Cambridge Civic Journal Forum

November 3, 2010

Specific issues with Western Avenue project

In this post, I’m going to examine some of the drawings of its Western Avenue project which the City of Cambridge has provided.

All of the illustrations below are from the City’s conceptual design booklet.

Western Avenue concept drawing

Western Avenue concept drawing

The cars shown parked at the left are real cars, in the original photograph that was modified to show the conceptual design. Typical sedans are about 5 1/2 feet wide, not counting the side-view mirrors, but common light trucks are as much as 6 1/2 feet wide. Big trucks and buses can be 8 1/2 feet wide.

The cars shown parked at the right are drawings added when the photo was modified. All of them are micro-cars, very much smaller than the cars on the left — only about 4 1/2 feet wide.

Bicyclists complain about “door zone” bike lanes — where opening car doors pose a threat. On the other hand, the door zone serves an important function. A motorist can open the car door without its protruding directly into the path of motor traffic, and can walk around the car.

In the drawing below, I have copied the nearest car in the original drawing into each travel lane. This drawing shows too little clearance between parked vehicles and moving ones to allow motorists safely to walk around to the street side of their vehicles or open the doors. The right lane as shown is especially tight, even with micro-cars parked on the right and ordinary sedans in the travel lanes — though Western Avenue is a designated bus and truck route.

Western Avenue concept drawing, modified

Western Avenue concept drawing, modified

To show how wide the left lane is at present, the white line in the foreground replaces the gray patch that is dimly visible in the original drawing, covering up the location of the present lane line.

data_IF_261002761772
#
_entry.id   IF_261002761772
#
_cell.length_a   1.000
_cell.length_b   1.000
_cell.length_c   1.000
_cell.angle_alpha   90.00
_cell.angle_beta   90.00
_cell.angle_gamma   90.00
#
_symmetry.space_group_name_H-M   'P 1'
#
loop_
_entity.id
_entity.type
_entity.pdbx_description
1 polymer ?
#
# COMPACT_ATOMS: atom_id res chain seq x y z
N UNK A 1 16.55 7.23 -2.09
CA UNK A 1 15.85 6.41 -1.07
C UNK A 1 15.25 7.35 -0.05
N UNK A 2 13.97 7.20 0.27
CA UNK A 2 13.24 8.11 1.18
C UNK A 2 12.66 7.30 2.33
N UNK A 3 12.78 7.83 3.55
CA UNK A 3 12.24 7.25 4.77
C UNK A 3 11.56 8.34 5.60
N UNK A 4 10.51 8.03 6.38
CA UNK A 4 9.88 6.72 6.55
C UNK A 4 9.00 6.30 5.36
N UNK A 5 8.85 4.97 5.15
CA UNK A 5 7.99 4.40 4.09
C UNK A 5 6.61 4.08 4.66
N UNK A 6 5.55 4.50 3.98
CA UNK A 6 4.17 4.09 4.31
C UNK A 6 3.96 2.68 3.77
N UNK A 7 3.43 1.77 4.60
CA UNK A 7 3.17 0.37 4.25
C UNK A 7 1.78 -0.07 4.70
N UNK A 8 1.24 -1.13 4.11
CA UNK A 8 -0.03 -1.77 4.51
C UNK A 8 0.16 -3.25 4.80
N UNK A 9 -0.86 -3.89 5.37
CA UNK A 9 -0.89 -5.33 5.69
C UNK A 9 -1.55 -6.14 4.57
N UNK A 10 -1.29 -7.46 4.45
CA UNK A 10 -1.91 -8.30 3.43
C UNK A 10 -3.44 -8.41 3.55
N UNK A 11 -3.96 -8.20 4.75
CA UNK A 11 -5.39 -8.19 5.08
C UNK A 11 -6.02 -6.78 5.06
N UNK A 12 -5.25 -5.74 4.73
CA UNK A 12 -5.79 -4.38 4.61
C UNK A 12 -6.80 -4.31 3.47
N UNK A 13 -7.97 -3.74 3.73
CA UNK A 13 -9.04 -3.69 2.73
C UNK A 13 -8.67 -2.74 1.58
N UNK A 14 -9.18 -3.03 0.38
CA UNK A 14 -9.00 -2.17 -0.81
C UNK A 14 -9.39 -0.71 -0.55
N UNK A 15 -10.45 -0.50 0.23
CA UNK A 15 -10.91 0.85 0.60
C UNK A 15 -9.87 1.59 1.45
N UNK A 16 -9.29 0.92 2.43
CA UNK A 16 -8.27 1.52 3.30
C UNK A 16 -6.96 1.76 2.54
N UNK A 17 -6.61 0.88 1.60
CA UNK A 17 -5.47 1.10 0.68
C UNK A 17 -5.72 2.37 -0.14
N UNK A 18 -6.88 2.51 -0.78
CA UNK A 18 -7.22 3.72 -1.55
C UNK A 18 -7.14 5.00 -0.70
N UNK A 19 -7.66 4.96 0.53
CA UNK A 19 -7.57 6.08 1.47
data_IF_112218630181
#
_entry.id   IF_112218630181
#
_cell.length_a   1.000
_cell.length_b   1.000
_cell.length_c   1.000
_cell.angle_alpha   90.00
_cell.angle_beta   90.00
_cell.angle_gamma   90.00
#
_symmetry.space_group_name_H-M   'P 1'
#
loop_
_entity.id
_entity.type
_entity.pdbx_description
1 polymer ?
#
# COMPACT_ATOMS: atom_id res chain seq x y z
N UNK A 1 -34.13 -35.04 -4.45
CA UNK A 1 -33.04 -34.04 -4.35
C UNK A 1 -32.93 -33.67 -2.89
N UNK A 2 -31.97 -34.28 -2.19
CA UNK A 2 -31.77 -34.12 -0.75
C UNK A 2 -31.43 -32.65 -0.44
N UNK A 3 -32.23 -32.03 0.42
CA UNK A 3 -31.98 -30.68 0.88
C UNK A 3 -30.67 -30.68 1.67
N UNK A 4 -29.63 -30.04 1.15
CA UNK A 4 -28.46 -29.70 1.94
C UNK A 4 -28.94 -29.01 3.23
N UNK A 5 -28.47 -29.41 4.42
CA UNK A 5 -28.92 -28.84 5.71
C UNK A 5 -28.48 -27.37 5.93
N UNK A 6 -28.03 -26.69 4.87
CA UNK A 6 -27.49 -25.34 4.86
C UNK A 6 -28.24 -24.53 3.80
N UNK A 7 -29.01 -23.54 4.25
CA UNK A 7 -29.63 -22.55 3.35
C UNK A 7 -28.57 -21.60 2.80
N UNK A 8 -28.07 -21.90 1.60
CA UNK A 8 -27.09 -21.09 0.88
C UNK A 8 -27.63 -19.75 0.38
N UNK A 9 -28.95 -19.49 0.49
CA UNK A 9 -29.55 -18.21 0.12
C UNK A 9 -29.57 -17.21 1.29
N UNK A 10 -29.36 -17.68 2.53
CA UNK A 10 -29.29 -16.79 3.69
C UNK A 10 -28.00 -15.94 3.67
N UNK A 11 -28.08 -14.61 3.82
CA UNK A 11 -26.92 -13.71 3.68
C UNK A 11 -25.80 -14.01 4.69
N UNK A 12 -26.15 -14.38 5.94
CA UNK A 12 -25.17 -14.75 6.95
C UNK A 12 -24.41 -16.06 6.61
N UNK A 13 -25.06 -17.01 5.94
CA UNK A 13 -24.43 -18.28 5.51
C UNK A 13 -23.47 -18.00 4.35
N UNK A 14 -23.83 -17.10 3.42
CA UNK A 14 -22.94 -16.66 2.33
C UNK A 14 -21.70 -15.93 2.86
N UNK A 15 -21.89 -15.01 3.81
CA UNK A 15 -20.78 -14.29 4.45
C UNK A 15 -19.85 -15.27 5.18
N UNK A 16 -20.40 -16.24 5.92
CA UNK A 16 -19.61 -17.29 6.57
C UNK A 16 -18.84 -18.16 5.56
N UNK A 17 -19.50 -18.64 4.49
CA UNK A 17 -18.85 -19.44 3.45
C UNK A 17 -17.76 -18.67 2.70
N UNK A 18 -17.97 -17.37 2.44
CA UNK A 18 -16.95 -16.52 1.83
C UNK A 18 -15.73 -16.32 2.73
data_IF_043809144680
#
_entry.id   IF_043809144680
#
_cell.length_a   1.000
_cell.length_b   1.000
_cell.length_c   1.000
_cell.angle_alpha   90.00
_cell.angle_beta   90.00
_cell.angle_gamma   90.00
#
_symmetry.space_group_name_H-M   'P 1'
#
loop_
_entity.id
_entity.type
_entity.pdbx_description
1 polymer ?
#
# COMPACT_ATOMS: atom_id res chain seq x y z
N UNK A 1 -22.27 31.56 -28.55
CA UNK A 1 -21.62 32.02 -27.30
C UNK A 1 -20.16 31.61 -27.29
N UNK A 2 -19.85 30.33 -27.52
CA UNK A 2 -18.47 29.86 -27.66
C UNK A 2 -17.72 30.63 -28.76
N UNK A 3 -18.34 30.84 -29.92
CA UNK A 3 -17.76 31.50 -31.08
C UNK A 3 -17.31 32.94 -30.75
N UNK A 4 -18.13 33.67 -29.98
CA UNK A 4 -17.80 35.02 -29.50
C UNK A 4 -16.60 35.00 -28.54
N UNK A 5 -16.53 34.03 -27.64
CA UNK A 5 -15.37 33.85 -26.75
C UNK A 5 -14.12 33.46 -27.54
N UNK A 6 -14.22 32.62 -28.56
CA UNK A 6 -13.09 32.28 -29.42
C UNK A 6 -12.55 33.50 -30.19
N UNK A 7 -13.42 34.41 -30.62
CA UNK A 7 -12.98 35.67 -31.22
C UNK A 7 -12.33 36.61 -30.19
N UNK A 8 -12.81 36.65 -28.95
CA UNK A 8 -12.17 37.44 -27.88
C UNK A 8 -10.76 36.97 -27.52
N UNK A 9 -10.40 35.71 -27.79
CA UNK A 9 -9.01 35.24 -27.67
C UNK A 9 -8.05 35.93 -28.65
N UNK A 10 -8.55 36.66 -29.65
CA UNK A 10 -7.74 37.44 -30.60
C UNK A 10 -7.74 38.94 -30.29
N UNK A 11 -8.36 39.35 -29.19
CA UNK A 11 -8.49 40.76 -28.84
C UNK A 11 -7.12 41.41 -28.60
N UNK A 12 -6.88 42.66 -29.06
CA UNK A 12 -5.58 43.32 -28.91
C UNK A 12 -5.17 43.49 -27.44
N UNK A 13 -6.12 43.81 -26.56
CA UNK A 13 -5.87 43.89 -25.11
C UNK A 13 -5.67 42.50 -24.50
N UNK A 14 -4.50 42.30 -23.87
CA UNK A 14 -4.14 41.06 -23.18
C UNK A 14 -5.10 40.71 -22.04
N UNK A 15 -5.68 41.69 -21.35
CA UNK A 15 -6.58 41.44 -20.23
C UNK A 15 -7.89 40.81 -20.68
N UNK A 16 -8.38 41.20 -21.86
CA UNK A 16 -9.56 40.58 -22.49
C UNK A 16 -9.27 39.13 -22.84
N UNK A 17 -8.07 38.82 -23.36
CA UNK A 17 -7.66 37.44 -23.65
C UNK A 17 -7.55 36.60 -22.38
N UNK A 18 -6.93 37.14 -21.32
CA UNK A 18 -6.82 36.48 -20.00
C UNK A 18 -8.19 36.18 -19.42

The parts of the illustration that are from the original photo are to scale — including the cars I have copied into the travel lanes. The drawn-in elements are conceptual, and some are not to scale.

The drawing below, also from the City, is dimensioned, showing a 36-foot wide roadway. The elements are to scale: 10.5 foot travel lanes, 7-foot parking lanes and mid-sized cars 6 feet wide, not counting the mirrors — like a a Ford Taurus. This drawing shows more room between vehicles than the right lane in the photo, but on the other hand, the parked cars are tight against the curbs, and no trucks or buses are shown.

Cross-section of street with cycle track

Cross-section of street with cycle track

Now let’s look at an overhead drawing, which shows a typical treatment at an intersection.

Western Avenue at Jay Street

Western Avenue at Jay Street

Let’s put more cars and some bicyclists and pedestrians into the picture. I’ve put three bicyclists on the blue strip which represents the cycle track. Two are headed with traffic and one is headed opposite traffic. (Off-street facilities encourage two-direction traffic, and this is particularly so on a one-way street where there is no opposite-direction paired street conveniently nearby.) There also is a group of pedestrians standing on the bulbout before the intersection. Excuse me if the bicyclists and pedestrians look like ants, I’m no Picasso.

Pedestrians and parked cars conceal  right-way bicyclists from drivers of cars A and B, increasing the risk of a “right hook” collision. Also, Car B  is blocking the right-hand travel lane. Such blockages will increase congestion. The more bicyclists, the more often turning motorists will have to wait in the position shown. At present, motorists can keep moving as they prepare to turn right, because they can merge behind a bicyclist before reaching the intersection.